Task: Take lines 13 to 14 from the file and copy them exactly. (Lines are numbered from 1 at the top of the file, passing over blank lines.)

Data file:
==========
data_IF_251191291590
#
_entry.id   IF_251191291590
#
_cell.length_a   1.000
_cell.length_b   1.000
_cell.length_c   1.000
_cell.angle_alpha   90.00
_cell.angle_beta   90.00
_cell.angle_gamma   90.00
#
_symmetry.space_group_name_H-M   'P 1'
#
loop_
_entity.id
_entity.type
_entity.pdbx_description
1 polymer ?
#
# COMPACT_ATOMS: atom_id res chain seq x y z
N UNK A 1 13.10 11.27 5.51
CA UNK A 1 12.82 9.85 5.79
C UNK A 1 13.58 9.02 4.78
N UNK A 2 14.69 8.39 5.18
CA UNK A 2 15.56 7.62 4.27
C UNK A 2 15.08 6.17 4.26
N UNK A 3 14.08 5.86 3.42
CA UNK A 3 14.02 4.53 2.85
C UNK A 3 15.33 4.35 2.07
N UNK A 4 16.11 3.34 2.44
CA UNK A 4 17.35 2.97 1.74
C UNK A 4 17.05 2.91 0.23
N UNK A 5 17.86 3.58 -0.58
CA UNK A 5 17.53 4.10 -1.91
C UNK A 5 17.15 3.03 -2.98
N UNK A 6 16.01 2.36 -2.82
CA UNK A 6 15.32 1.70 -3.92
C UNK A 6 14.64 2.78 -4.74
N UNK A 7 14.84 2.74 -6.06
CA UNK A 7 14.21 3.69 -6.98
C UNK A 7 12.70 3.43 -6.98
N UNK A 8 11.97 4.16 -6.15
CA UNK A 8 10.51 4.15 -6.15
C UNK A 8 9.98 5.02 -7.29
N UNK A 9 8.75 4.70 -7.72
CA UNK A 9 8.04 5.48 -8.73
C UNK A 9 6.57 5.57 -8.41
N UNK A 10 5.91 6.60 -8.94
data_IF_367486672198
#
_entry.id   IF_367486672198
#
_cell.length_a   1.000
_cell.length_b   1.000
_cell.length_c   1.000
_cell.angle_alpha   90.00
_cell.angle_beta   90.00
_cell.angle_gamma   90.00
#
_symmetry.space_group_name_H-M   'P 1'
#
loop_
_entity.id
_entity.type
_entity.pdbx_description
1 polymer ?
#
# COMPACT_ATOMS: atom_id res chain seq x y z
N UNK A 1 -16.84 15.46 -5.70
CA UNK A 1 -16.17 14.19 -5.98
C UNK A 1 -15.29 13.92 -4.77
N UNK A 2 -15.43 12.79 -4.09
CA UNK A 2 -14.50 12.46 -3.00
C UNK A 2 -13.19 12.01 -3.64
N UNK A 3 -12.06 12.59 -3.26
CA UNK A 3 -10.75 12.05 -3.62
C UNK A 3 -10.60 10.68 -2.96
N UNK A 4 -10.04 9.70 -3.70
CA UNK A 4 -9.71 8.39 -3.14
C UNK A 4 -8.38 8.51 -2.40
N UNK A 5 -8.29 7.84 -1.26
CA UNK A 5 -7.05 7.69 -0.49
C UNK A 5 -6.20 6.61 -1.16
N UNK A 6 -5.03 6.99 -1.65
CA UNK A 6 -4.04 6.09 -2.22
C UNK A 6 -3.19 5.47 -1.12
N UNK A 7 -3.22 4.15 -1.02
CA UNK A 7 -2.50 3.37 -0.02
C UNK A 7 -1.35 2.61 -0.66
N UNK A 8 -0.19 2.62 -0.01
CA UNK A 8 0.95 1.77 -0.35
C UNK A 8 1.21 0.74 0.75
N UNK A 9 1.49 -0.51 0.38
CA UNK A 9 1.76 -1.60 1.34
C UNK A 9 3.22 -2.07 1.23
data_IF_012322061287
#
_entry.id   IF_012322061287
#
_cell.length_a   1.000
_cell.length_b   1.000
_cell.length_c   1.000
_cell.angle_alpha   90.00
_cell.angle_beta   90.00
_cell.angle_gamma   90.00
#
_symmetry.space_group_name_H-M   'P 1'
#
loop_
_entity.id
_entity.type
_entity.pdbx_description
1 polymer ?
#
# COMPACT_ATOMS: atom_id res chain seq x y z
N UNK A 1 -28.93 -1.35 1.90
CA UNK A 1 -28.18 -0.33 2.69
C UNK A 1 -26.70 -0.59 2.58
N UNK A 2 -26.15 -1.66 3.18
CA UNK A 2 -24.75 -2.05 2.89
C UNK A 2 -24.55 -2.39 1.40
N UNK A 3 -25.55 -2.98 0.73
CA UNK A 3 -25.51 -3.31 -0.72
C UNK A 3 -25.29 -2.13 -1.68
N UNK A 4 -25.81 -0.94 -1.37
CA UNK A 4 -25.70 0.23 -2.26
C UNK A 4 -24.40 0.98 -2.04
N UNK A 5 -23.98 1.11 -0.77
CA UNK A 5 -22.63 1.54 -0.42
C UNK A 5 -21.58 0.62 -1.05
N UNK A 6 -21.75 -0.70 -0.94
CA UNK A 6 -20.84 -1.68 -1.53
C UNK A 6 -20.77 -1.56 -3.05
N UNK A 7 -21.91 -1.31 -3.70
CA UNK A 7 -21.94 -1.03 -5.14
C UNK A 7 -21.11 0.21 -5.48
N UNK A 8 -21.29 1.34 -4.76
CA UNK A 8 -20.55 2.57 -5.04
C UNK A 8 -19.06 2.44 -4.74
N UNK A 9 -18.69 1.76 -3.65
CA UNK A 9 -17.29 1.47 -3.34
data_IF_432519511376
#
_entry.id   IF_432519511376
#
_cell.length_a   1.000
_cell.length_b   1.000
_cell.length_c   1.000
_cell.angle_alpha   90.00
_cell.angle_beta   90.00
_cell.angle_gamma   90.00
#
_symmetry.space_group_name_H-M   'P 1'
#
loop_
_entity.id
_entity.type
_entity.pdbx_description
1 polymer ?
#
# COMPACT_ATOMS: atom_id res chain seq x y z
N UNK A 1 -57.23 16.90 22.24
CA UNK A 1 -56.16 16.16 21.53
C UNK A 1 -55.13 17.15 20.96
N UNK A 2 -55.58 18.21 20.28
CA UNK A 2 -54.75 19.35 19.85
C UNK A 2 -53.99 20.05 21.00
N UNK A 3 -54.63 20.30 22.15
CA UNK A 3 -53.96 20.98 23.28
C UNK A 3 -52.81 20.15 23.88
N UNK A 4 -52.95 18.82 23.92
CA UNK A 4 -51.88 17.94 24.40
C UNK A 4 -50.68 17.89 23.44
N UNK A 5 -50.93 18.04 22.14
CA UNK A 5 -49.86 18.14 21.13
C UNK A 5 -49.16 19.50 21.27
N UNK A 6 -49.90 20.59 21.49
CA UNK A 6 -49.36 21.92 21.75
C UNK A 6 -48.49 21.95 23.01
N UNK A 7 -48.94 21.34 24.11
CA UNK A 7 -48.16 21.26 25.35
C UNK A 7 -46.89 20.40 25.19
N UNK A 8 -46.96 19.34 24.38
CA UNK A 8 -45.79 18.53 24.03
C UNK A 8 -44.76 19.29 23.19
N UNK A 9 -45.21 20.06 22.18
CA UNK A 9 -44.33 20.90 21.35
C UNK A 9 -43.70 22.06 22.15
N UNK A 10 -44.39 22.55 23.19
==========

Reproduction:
#
loop_